Recommended Option Strategies #1: Covered Call Writing

There
are six strategies I recommend for option traders. There are other good strategies available,
but these are the ones I use for my own trading and each is easy to understand. At the top of the list is covered call
writing.

This
is a wonderful way for rookies to learn all about options and gain experience
buying and selling call options.

Most
option rookies already understand the stock market and have investing
experience. Thus, beginning with an
options strategy that includes stock ownership is a logical way to introduce
investors to the world of stock options.

Definition: Covered call writing – The sale of a call
option that is backed (covered) by 100 shares of stock for each option.

To
implement this strategy, buy 100 shares (or more, in multiples of 100), or use
shares you already own, and sell one call option for each 100 shares.

When
you sell a call option, you collect a cash premium that is yours to keep, no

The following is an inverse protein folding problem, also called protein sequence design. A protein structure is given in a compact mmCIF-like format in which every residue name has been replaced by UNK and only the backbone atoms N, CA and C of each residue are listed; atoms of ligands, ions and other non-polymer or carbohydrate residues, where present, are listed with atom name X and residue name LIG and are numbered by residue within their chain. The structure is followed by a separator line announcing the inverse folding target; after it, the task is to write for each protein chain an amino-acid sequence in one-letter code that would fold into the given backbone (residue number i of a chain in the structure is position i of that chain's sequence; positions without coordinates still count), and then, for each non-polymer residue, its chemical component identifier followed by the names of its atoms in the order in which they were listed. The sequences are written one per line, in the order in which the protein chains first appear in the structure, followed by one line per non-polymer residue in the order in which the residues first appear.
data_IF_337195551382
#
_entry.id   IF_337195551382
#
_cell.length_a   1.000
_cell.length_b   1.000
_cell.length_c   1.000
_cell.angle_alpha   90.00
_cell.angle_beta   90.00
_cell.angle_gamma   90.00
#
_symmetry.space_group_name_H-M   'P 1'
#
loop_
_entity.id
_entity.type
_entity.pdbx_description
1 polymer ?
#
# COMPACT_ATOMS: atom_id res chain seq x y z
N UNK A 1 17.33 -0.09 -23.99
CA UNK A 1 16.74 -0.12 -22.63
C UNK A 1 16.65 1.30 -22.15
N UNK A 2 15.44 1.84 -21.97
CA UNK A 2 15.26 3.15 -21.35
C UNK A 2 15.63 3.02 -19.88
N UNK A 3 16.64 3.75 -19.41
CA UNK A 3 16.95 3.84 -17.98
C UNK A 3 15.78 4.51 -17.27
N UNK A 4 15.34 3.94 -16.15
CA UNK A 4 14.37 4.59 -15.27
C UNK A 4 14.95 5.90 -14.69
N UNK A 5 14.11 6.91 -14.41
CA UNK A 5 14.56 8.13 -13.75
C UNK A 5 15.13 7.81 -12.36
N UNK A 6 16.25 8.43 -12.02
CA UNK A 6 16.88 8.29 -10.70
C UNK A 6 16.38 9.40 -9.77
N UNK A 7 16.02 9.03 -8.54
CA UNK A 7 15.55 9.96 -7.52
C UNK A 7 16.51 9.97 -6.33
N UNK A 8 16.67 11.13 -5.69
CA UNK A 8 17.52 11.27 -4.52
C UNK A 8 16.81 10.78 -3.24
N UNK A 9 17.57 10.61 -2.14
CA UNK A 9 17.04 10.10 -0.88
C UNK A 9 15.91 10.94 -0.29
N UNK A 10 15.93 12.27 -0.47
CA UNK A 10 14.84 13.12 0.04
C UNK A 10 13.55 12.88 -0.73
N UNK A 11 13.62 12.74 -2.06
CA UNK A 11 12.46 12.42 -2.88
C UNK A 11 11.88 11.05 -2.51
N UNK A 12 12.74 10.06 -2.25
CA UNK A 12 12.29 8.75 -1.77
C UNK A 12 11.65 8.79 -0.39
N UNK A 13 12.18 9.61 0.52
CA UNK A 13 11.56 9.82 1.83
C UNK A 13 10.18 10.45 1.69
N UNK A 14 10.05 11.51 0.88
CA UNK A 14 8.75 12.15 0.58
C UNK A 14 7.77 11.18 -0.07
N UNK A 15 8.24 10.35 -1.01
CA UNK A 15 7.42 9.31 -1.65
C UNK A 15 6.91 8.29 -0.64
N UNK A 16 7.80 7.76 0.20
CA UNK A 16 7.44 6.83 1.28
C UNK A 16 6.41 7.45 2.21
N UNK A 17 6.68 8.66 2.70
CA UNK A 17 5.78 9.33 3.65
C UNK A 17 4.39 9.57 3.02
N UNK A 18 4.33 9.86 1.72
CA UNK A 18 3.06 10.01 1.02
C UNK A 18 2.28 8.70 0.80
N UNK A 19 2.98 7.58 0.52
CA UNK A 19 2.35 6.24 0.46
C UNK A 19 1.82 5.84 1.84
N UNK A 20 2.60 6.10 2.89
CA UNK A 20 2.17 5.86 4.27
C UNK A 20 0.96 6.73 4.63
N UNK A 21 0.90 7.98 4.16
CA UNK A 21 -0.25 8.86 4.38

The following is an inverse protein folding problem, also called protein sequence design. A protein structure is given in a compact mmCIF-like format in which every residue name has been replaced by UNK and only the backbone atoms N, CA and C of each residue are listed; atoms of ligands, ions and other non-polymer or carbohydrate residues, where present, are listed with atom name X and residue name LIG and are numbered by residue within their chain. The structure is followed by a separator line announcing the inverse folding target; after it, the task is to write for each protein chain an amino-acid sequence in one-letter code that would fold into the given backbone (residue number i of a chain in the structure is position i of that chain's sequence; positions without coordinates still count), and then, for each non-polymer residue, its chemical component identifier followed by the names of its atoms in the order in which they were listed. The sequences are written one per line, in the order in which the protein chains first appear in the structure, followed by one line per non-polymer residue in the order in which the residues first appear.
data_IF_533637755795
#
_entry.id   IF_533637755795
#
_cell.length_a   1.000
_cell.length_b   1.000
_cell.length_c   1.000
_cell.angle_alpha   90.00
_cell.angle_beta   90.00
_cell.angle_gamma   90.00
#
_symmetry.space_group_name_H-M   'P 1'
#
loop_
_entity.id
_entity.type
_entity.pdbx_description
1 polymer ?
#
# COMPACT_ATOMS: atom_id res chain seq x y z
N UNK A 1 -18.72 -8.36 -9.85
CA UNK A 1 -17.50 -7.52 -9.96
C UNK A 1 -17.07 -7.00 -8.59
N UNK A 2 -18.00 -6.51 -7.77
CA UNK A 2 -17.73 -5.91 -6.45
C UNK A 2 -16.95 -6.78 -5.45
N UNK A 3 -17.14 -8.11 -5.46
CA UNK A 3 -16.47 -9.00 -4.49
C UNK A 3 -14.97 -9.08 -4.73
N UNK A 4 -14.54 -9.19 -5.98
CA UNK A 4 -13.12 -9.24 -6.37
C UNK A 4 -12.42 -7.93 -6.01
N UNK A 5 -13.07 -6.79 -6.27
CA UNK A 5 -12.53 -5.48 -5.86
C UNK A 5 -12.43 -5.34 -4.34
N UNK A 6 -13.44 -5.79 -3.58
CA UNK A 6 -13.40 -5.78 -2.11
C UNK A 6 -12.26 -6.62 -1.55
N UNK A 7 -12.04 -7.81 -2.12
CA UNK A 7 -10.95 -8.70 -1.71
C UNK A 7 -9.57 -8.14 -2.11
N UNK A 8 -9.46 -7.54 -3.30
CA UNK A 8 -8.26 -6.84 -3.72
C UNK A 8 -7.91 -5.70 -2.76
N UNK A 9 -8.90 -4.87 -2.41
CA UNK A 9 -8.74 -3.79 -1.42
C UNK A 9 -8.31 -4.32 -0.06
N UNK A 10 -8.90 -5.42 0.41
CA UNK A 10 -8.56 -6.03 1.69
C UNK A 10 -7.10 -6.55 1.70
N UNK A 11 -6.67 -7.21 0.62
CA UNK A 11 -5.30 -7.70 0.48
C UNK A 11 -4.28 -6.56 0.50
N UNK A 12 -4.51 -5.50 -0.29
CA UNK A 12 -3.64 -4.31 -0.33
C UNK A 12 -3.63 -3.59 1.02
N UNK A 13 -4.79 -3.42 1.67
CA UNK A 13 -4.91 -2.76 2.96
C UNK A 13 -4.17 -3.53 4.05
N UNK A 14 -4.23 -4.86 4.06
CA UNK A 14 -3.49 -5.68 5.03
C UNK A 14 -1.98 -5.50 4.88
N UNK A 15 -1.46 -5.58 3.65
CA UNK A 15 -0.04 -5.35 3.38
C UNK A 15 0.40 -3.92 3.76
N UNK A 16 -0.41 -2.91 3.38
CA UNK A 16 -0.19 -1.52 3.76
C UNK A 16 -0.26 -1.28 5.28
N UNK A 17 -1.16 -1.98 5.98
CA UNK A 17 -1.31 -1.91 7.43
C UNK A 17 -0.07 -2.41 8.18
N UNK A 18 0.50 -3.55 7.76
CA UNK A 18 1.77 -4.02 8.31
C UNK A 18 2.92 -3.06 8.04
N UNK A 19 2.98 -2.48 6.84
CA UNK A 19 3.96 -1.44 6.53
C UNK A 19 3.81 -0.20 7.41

matter what happens in the future.

When
you sell a call option

  • You become
    obligated to sell 100 shares of stock at a specific price, known as the strike
    price – but only when the option owner elects to 'exercise' the option.  You, as the option seller, have nothing to say about that decision.
  • Both you and the
    call buyer agreed upon the strike price when you sold the call option.
  • The obligation to
    sell your shares lasts for a limited time – until the expiration date. If the option owner fails to exercise when
    that date arrives, your obligation ends and the call option expires worthless.

 

When
you are assigned an exercise notice, it’s nothing to alarm you. It’s simply a report from your broker stating that the option has
been exercised and that you must sell your shares at the strike price.

 

There is much
more to this strategy. You must choose
an appropriate stock to own.  When selling an option, you must choose a strike price and expiration month. There are always at least three strike prices
and four expiration months from which to choose. It may seem complicated at first, but if you practice
in a paper trading account, you’ll learn how to select appropriate options to sell.


Part II.

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